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oa Litnet Akademies : 'n Joernaal vir die Geesteswetenskappe, Natuurwetenskappe, Regte en Godsdienswetenskappe - "Wie sal ons onthou?" : die gehoorlid se ongemaklike posisie in Deon Opperman se "Tree aan!" : geesteswetenskappe

 

Abstract

Deon Opperman het sy musiekblyspel "Tree aan!: Dit was die dae toe ons troepies was" (2011) geskryf as lewende monument om die soldate wat in die Grensoorlog gesneuwel het, te huldig. Dit dien ook om te keer dat die geskiedenis van hierdie oorlog uitgewis word, 'n uitwissing waarna daar, volgens Opperman, daadwerklik gestreef word. Opperman benader hierdie taak op 'n restouratief-nostalgiese wyse, ten spyte van die kontroversie rondom die Grensoorlog en die verdeeldheid daaroor in die openbare domein. In hierdie artikel dui ek drie dinge aan: (i) dat Opperman op restouratief-nostalgiese en verwronge wyse met die geskiedenis omgaan; (ii) dat "Tree aan!" 'n omkering is van sy debuutdrama, (1986), ten opsigte van die verteenwoordiging van Afrikanernasionalisme; en (iii) dat "Tree aan!" die gehoorlid in 'n ongemaklike posisie plaas ten opsigte van die huldiging van hierdie geskiedenis. Ek doen dit deur eerstens die kriteria vir die doel, funksie en hantering van feite in historiese fiksie te bepaal aan die hand van onder andere Van Coller (2011) se studie in hierdie verband. Tweedens beskryf ek die eienskappe van propaganda en die aard van teater as stelsel van veranderlikes, en derdens ontleed ek beide en "Tree aan!" volgens bogenoemde kriteria. Ek kom dan tot die gevolgtrekking dat "Tree aan!" sekere feite wat in die historiografie aanvaar word, misken of versluier. Daar vind verder 'n hiërargiese verskuiwing binne Opperman se eie oeuvre plaas wat duidelik word wanneer "Tree aan!" met vergelyk word. Laastens dwing "Tree aan!" die gehoor in 'n beperkende keuse in wat in die huidige diskursiewe klimaat, waar kwessies rondom die Grensoorlog steeds onopgelos en kompleks blyk te wees, onaanvaarbaar is.


Deon Opperman wrote his musical "Tree aan!: Dit was die dae toe ons troepies was" (2011; Fall in!: Those were the days when we were troops) as a living monument to pay homage to the fallen soldiers of the Border War who were not recognised in Freedom Park. The musical is, therefore, a political event from the start, written and performed within a larger political context. Like Opperman's earlier historical musical about the Anglo-Boer War, "Ons vir jou" (2008), "Tree aan!" led to a polemic in the Afrikaans press. While columnists like Flip Buys and Leopold Scholtz felt that "Tree aan!" was important in commemorating the former SADF soldiers for their contribution to the South African democracy today, philosopher Anton van Niekerk saw these allegations as preposterous since the Border War remains controversial and issues surrounding it unresolved. Indeed, conflicting works of fiction and non-fiction about the Border War are still being published today, and in Opperman's own oeuvre the Border War is always relevant, especially in his debut drama, (1986; Tomorrow is a long day). However, the polemic surrounding "Tree aan!" calls its political implications into question.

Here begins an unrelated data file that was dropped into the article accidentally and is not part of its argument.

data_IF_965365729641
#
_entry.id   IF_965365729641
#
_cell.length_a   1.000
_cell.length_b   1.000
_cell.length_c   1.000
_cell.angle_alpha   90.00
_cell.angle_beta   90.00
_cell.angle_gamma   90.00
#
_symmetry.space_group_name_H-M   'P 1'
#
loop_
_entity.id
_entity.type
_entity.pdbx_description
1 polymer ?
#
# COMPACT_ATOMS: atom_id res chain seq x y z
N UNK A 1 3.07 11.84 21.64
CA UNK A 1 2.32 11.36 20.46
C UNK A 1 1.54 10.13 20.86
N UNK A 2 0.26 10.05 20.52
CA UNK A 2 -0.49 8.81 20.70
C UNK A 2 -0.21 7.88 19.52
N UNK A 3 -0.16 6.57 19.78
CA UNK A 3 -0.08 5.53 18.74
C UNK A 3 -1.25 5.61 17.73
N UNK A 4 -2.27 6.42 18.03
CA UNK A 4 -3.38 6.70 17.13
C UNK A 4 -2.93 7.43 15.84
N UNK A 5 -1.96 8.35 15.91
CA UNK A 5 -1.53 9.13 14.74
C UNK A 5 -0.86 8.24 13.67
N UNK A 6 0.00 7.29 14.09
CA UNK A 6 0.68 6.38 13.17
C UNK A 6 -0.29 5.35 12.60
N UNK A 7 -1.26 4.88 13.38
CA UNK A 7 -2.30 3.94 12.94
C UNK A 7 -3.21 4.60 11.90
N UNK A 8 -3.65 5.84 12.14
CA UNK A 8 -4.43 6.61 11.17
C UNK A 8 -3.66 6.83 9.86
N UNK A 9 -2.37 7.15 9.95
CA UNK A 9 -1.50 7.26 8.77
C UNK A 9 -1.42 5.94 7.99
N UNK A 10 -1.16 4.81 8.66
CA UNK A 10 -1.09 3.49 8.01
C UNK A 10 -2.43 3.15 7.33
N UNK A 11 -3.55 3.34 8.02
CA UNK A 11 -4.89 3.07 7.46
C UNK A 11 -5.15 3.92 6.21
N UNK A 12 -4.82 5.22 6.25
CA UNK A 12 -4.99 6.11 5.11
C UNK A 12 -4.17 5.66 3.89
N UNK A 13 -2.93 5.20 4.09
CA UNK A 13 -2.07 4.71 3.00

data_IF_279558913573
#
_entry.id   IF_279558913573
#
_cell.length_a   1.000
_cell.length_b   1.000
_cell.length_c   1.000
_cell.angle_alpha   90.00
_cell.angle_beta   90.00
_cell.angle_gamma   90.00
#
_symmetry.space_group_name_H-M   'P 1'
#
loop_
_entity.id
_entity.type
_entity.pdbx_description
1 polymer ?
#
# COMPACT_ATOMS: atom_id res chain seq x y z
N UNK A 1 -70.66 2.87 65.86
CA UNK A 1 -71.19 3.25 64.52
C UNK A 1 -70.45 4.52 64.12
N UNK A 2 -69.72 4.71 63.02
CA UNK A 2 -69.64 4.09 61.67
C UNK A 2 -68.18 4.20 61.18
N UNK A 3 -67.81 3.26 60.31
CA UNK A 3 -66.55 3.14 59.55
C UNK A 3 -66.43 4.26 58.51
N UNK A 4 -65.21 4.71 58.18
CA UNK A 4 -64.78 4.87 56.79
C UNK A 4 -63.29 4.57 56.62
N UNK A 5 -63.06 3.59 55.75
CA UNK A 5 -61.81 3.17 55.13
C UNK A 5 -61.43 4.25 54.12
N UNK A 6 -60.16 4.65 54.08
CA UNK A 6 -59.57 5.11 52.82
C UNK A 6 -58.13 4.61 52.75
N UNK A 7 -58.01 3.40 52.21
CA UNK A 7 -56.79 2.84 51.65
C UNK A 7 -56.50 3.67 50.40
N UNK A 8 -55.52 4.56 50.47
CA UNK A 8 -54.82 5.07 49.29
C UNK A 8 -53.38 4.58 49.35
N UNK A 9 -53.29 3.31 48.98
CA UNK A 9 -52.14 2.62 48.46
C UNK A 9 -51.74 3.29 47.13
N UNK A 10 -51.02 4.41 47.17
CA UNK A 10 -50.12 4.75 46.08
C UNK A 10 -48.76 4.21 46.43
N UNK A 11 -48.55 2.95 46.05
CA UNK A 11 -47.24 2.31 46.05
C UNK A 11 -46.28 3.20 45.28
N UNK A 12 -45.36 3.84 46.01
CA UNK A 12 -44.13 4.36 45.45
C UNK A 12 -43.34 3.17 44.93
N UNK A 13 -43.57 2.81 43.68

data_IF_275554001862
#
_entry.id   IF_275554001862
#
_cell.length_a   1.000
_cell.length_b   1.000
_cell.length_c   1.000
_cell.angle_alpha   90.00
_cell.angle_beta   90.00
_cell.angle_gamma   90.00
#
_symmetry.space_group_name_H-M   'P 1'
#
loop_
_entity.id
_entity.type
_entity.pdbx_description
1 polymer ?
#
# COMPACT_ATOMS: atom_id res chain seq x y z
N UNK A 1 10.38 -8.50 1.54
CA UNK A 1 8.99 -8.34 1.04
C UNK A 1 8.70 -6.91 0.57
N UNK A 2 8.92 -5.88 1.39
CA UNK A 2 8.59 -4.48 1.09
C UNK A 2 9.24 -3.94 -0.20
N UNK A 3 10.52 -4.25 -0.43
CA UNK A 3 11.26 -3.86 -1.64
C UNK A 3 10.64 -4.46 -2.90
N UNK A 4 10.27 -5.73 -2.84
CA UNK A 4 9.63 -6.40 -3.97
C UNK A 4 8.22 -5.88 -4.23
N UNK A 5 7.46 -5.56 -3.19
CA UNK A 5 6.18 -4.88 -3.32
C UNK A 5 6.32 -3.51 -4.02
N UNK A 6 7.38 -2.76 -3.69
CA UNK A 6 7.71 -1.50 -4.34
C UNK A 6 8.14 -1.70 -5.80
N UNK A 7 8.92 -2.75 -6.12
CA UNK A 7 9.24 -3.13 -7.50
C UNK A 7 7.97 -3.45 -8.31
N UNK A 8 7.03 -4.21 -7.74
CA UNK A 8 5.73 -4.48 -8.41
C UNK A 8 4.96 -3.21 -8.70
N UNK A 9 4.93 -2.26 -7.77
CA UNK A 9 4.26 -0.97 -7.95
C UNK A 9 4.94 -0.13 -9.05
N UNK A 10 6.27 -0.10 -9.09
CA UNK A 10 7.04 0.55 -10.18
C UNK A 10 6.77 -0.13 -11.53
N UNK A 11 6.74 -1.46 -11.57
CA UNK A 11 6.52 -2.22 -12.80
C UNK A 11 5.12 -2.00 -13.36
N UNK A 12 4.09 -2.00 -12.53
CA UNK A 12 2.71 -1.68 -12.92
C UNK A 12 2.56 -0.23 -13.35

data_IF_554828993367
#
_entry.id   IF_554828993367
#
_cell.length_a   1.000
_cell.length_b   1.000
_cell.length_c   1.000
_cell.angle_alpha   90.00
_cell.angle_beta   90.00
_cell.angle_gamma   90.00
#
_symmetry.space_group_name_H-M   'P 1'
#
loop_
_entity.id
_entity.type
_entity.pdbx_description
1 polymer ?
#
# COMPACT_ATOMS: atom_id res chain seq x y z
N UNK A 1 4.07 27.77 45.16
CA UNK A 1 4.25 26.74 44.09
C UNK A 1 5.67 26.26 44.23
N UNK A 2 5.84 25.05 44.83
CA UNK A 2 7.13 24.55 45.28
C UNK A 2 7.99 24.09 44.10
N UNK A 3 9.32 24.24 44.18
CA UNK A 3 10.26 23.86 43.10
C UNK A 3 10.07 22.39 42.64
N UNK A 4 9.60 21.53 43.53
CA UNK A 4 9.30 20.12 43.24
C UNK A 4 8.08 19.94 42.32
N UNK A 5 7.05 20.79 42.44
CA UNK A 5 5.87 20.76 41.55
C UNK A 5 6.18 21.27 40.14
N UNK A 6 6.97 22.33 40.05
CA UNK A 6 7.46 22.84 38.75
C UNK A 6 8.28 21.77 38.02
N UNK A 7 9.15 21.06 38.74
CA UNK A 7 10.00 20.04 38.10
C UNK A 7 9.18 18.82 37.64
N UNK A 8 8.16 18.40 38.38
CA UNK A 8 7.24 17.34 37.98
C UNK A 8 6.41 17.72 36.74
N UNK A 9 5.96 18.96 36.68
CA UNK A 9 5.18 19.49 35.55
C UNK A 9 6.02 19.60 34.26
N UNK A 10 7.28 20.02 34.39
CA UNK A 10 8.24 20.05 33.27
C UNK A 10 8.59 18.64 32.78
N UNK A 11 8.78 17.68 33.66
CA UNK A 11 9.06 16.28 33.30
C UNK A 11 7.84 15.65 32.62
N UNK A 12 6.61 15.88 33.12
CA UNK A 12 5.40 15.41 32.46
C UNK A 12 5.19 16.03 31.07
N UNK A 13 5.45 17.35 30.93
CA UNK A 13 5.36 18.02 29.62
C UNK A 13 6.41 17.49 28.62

As historical fiction, "Tree aan!" fulfils specific functions and purposes that are influenced by its genre as a musical drama: it is inextricably part of a specific context with political implications. In this article I intend to point three things out: (i) that "Tree aan!" interprets historical events in a restoratively nostalgic and distorted manner; (ii) that "Tree aan!" is an inversion of Opperman's earlier with regard to the representation of Afrikaner nationalism, and (iii) that the musical places the audience member in an uncomfortable position regarding the commemoration of this history. I will, therefore, first give an explanation of the purpose, functions and treatment of facts within historical fiction according to Van Coller's (2011) typology. I will then describe the characteristics of propaganda and the nature of theatre as a system of variables. Lastly, I will analyse both and "Tree aan!" to show how these two texts represent almost opposite positions regarding war and the role of gender in war.

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/content/litnet/10/3/EJC147719
2013-12-01
2016-12-03
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